For comparison: imagine you had the goal of building big muscles.  Your diet is on point, but you’re not spending any time in the gym. As could be expected, the results are simply not happening the way you’d hoped. You’re noticing some positive changes in your body and lifestyle, but the main goal isn’t being achieved with the impact you’re aiming for. You know that to really gain big muscles, your diet needs to be on-point and you need to be hitting the weights consistently.

Microdosing for mental health is similar. When it comes to overcoming depression or anxiety, microdosing is like bringing in an excellent aid to compliment your consistent mental exercises. Some of our favourite examples of exercises include journaling, talk therapy, and somatic or body-based therapy such as breathwork, meditation, the Hakomi technique, or cold therapy

Use these things in combination, and you’ll start to notice life-altering changes as you consistently show up for yourself. 

Now, if you’re currently in a place where “doing the work” doesn’t feel possible, we absolutely understand that. Taking care of our mental health can feel intimidating, confusing, frightening, and overwhelming. If you’re in this place, there is a way microdosing can still support you:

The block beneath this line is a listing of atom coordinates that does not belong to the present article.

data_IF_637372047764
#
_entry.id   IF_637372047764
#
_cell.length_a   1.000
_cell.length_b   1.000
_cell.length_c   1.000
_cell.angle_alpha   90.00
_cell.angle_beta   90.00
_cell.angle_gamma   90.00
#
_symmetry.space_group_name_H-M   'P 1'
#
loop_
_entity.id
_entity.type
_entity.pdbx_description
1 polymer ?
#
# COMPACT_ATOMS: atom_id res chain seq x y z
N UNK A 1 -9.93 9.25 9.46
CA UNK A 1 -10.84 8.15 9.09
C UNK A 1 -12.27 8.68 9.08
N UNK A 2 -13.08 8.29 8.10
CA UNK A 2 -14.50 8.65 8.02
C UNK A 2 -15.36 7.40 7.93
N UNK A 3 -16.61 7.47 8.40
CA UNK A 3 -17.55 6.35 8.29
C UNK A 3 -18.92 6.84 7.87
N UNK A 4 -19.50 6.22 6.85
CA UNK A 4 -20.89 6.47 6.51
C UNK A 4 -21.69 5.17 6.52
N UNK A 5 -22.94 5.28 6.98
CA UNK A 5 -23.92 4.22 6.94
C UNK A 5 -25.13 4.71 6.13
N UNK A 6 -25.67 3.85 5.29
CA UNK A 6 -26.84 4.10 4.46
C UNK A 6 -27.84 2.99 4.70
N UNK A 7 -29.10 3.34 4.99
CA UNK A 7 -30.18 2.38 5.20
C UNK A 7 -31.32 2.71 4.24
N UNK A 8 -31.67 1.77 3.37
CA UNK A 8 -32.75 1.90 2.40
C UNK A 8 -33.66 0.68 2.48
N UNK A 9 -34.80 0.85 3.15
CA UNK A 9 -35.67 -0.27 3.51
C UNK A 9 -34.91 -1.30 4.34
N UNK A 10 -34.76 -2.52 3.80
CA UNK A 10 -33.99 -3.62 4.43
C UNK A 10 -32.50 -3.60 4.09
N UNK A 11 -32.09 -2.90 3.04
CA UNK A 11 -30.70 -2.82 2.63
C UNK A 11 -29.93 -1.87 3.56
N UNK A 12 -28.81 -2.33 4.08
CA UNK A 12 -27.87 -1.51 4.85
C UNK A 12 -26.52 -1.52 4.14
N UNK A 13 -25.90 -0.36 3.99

As articulated above, psilocybin supports quieting our mind which may be what it takes to help you integrate other healthy practices along the way. Many have found microdosing has helped them find the courage to take on the challenge. In other words, it can be used as a buddy to help you get going, and then a cheerleader once you really start diving in.

We hope the above encourages your understanding of how microdosing may help you should you struggle with intrusive thoughts related to depression, anxiety, and other anxiety-based disorders. We also hope you feel inspired – knowing you’re not alone and healing really is possible for you and your loved ones.  

If you have any questions, you can always email us at [email protected] to discuss further.